To understand the subject matter of this book, the following preliminary
knowledge is necessary. At the time when Hazrat Mirza arose, most Muslims
held the belief that according to the Quran Jesus did not die but was
raised up to heaven where he was still alive to this day; and on the
basis of certain prophecies contained in Hadith, they also held the
belief that Jesus would descend among the Muslims at the time of their
worst downfall and lead them to victory over their formidable foes.
As regards the first belief, Hazrat Mirza proved that, in fact, according
to the Quran Jesus had died in his own time, as is the law of God and
of nature for all human beings. This implies that the belief in his
return could not be correct. However, Hazrat Mirza showed that the Hadith
prophecies in question could be interpreted, in the light of well-known
religious principles and historical precedents, as referring to the
coming of a Muslim saint in the likeness of Jesus. Hazrat Mirza applied
these prophecies to himself and thus claimed to be the Messiah who had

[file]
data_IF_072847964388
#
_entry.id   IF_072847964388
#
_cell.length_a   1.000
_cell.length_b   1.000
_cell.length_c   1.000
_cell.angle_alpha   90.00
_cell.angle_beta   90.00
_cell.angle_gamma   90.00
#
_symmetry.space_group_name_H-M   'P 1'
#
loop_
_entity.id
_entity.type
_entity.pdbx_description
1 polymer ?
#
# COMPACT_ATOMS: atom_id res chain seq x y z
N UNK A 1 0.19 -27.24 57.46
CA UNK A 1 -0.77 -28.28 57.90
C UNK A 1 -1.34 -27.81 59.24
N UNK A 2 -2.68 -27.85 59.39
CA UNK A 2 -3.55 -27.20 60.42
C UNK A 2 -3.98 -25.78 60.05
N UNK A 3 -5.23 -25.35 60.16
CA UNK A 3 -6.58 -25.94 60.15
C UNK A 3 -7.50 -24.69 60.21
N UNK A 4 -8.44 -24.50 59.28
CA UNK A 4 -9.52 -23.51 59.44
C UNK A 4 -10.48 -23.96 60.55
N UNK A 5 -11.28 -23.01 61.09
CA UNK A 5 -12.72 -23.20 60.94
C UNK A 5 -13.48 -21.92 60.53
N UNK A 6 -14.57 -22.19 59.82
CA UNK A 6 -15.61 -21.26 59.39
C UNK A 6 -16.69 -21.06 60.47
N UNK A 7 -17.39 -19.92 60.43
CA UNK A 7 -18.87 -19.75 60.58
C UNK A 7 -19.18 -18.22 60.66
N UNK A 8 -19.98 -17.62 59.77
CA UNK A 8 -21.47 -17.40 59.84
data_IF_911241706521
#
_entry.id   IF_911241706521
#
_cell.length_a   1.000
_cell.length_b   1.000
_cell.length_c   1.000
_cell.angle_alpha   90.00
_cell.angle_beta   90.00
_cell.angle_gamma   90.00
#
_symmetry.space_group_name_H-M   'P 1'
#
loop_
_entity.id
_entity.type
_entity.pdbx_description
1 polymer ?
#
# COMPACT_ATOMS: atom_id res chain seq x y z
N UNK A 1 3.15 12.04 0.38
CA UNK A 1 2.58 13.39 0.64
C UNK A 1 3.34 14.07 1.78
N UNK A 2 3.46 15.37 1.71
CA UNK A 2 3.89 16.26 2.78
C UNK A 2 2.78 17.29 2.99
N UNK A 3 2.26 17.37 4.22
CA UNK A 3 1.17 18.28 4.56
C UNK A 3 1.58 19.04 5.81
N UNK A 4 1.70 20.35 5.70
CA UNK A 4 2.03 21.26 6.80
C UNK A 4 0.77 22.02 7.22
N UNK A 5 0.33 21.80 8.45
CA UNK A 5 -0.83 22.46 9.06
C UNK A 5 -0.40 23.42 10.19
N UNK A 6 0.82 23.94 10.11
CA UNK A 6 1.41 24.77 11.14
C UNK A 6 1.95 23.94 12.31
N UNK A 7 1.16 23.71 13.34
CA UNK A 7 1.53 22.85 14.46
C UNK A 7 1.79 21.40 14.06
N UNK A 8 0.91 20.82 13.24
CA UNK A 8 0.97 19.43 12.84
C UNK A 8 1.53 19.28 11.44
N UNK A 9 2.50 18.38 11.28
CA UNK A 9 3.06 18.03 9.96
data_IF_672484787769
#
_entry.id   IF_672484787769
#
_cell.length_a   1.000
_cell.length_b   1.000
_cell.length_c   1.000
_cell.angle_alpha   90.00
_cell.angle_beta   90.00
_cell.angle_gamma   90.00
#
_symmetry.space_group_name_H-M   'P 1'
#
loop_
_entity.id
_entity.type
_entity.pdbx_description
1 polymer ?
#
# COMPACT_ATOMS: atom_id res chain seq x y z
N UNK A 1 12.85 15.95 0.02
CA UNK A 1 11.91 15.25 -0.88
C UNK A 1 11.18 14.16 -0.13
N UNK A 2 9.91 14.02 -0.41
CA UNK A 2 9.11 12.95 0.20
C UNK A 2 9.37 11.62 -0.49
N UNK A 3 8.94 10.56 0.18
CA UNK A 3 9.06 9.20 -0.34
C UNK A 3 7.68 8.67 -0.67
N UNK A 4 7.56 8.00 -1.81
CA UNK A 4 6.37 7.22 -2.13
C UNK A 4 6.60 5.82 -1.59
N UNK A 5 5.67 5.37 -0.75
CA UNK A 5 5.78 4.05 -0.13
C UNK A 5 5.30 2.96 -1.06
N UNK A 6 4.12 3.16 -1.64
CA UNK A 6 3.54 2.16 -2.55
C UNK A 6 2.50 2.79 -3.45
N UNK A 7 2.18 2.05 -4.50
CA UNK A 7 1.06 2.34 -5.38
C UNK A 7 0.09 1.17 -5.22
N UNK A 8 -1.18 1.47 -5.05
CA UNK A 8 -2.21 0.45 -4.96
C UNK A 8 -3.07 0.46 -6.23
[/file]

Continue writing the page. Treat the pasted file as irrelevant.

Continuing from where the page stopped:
been promised to appear among the Muslims -- the Promised Messiah.
At that time, a tiny number of Muslims already believed, on rational
rather than purely Quranic grounds, that Jesus was dead and not alive
in heaven. When Hazrat Mirza raised this issue forcefully, there was
much uproar and fury at first, but gradually an increasing number of
Muslims, apart from those who became his followers, came to accept his
incontrovertible case based on the Quran; and now hardly an educated
Muslim can be found who holds that Jesus has not died. This ever-growing
group has, however, to decide what to make of the Hadith prophecies
speaking of the return of Jesus. The tendency, particularly among modernists,
is to deny the authenticity of the Hadith reports containing the prophecies.
Where, they ask, does the Quran speak of the future coming of a Messiah?
It was in response to a question from a critic holding such views that
Hazrat Mirza wrote this book. As the critic also belonged to a school
which altogether rejects the system of Hadith as valid religious authority
in Islam, Hazrat Mirza first discusses the general issue of the authenticity
of Hadith. Then the bulk of the book, as indicated by the title, cites
evidence from the Quran itself about the coming of a Messiah among the
Muslims, and shows that the Hadith prophecies are based on certain fundamental
teachings of the Quran.